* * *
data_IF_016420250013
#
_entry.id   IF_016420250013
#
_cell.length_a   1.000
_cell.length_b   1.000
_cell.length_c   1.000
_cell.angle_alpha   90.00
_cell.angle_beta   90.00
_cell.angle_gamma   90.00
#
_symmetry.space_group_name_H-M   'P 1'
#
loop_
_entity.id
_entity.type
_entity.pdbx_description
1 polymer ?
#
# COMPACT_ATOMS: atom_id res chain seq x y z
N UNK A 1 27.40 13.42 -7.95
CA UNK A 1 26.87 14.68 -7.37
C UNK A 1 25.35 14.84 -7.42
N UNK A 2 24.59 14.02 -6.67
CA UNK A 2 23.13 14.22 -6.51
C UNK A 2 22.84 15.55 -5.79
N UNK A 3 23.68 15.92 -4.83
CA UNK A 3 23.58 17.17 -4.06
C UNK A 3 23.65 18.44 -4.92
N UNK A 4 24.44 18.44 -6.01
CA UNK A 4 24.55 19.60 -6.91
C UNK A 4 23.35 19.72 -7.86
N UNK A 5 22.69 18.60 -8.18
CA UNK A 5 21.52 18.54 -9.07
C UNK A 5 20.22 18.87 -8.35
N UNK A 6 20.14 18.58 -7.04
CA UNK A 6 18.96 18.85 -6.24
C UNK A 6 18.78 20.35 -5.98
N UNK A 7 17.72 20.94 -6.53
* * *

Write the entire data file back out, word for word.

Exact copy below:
data_IF_016420250013
#
_entry.id   IF_016420250013
#
_cell.length_a   1.000
_cell.length_b   1.000
_cell.length_c   1.000
_cell.angle_alpha   90.00
_cell.angle_beta   90.00
_cell.angle_gamma   90.00
#
_symmetry.space_group_name_H-M   'P 1'
#
loop_
_entity.id
_entity.type
_entity.pdbx_description
1 polymer ?
#
# COMPACT_ATOMS: atom_id res chain seq x y z
N UNK A 1 27.40 13.42 -7.95
CA UNK A 1 26.87 14.68 -7.37
C UNK A 1 25.35 14.84 -7.42
N UNK A 2 24.59 14.02 -6.67
CA UNK A 2 23.13 14.22 -6.51
C UNK A 2 22.84 15.55 -5.79
N UNK A 3 23.68 15.92 -4.83
CA UNK A 3 23.58 17.17 -4.06
C UNK A 3 23.65 18.44 -4.92
N UNK A 4 24.44 18.44 -6.01
CA UNK A 4 24.55 19.60 -6.91
C UNK A 4 23.35 19.72 -7.86
N UNK A 5 22.69 18.60 -8.18
CA UNK A 5 21.52 18.54 -9.07
C UNK A 5 20.22 18.87 -8.35
N UNK A 6 20.14 18.58 -7.04
CA UNK A 6 18.96 18.85 -6.24
C UNK A 6 18.78 20.35 -5.98
N UNK A 7 17.72 20.94 -6.53